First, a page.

“Saved To The Uttermost”

The last verses of Hebrews 7 tell of priesthood of Jesus. We are told of the purity, position, permanence, and power of His priestly work. In purity, Jesus is “holy, innocent, undefiled, [and] separated from sinners” (v. 26). In position, He is “exalted above the heavens” (v. 26). In duration, Jesus “holds His priesthood permanently” so that He “always lives to make intercession for them” (v 25). 

These things are all powerfully used to help us, so that Jesus “is able to save to the uttermost those who draw near to God through him” (v. 25, ESV). The fullness of this “saved to the uttermost” is seen in how completely He deals with sin for us. First, He saves us from the penalty of sin, forgiving us and declaring us just. Then through the process of sanctification, we are saved from the power of sin as He quickens us to live by the Spirit and put to death the deeds of the body. And ultimately, Jesus will free us from even the presence of sin, as we, the redeemed, will be removed beyond all corruption, death, mourning, crying or pain to a state of eternal bliss. 

So Jesus—the pure, powerful, permanent and well-position priest—saves us from sin’s penalty, power, and ultimately, it’s very presence. Truly, “salvation to the uttermost.” So let us all gladly follow the admonitions to “draw near with confidence” (4:16), “with a sincere heart in full assurance of faith…holding fast the confession of our hope without wavering” (10:22,23). Let us to Christ.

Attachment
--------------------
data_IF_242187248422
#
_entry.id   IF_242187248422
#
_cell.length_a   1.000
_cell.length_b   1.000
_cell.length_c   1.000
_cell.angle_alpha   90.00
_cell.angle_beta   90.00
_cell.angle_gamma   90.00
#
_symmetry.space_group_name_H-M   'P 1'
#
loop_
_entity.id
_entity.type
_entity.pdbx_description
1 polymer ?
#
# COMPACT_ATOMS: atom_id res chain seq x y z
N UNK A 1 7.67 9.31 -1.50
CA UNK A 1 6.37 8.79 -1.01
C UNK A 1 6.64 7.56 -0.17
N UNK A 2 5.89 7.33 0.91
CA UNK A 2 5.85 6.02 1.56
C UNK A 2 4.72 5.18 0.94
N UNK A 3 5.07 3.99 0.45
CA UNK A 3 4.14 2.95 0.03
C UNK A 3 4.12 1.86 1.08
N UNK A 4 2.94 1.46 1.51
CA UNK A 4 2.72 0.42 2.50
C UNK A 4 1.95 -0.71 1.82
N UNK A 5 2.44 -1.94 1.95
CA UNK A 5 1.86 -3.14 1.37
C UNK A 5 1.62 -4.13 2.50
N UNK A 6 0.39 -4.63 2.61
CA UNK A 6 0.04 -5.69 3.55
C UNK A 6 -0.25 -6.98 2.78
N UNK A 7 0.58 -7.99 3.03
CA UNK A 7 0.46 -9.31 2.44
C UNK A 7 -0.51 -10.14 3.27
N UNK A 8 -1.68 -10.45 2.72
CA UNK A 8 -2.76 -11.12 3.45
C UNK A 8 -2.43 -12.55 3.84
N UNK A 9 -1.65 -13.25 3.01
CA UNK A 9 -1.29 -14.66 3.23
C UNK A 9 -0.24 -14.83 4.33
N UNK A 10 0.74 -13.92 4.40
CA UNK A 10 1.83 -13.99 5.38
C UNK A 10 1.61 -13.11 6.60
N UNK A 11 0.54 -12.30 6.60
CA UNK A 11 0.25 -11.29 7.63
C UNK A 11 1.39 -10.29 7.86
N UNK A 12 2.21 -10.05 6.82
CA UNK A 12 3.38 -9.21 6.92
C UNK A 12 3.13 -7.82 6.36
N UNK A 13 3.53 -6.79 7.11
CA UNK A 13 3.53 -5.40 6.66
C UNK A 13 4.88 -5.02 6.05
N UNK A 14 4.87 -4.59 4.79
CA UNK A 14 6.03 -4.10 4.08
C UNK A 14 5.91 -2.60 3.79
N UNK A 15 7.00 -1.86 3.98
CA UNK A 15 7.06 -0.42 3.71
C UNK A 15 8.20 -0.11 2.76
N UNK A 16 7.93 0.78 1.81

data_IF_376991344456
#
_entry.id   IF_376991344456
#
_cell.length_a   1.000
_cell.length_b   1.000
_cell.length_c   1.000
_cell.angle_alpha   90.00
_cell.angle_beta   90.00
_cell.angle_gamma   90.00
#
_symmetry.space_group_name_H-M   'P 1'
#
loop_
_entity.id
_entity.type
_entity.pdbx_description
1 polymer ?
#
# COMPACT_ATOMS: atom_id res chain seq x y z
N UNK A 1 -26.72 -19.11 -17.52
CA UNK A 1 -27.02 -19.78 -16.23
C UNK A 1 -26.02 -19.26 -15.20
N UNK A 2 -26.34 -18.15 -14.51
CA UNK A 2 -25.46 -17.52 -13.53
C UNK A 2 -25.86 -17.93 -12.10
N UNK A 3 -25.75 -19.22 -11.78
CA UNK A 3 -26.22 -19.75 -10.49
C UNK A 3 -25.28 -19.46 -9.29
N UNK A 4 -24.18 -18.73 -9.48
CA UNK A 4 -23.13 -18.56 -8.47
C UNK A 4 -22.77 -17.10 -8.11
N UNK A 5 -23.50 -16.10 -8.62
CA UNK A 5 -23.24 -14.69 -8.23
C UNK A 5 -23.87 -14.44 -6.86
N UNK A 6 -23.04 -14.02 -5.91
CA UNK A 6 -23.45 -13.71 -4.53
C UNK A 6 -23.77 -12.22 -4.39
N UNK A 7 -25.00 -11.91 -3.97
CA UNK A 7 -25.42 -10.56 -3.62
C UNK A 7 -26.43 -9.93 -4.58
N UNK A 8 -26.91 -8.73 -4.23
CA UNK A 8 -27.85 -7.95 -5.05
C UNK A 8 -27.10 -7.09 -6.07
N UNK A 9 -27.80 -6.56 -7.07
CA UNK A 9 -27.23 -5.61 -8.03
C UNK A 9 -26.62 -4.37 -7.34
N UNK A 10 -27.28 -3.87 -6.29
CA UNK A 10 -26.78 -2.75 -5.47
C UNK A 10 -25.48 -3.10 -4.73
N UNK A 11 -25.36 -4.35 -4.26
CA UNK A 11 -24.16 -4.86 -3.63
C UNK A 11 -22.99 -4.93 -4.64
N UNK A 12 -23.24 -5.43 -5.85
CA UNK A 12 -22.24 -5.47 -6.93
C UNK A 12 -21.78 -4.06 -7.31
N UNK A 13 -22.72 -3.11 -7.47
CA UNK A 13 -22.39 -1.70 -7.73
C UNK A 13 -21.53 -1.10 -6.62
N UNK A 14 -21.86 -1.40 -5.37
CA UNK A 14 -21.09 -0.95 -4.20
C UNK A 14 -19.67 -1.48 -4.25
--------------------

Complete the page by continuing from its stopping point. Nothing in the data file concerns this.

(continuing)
If Anyone Wishes To Be My Disciple

Jesus taught some things that were—that still are—hard to follow. In the gospel of Mark, He said, “If anyone wishes to come after Me, let him deny himself, and take up his cross, and follow Me” (Mark 8:34). Jesus required three things of those who wanted to come after Him, that is, to be His disciple. 1.) Deny yourself. 2.) Take up your cross and then 3.) following Jesus. 

Although many seem to hope and try otherwise: YOU CANNOT FOLLOW JESUS ON YOUR OWN TERMS. You cannot truly be His follower part-way, or part-time, or only when and how it is comfortable and pleasing for you do so. 

A true disciple of Jesus must follow to the point of a true loss of their own life. It’s not that all must become martyrs—although we should do that if called on—but that all must give their lives over to Him so completely that He rules our will.  

The great battle between faith and unbelief, between faithfulness and unfaithfulness, is fought within our minds. It is a struggle over who controls our will. Our desires become the testing ground, the battleground is within us. Everyone has the same conflicting thoughts in themselves, but the faithful subject them to Christ. The apostle Paul said the goal was to “take every thought captive to Christ” (2 Cor. 10:5) and Peter taught that we are to “sanctify Christ as Lord in your hearts” (1 Pet. 3:15).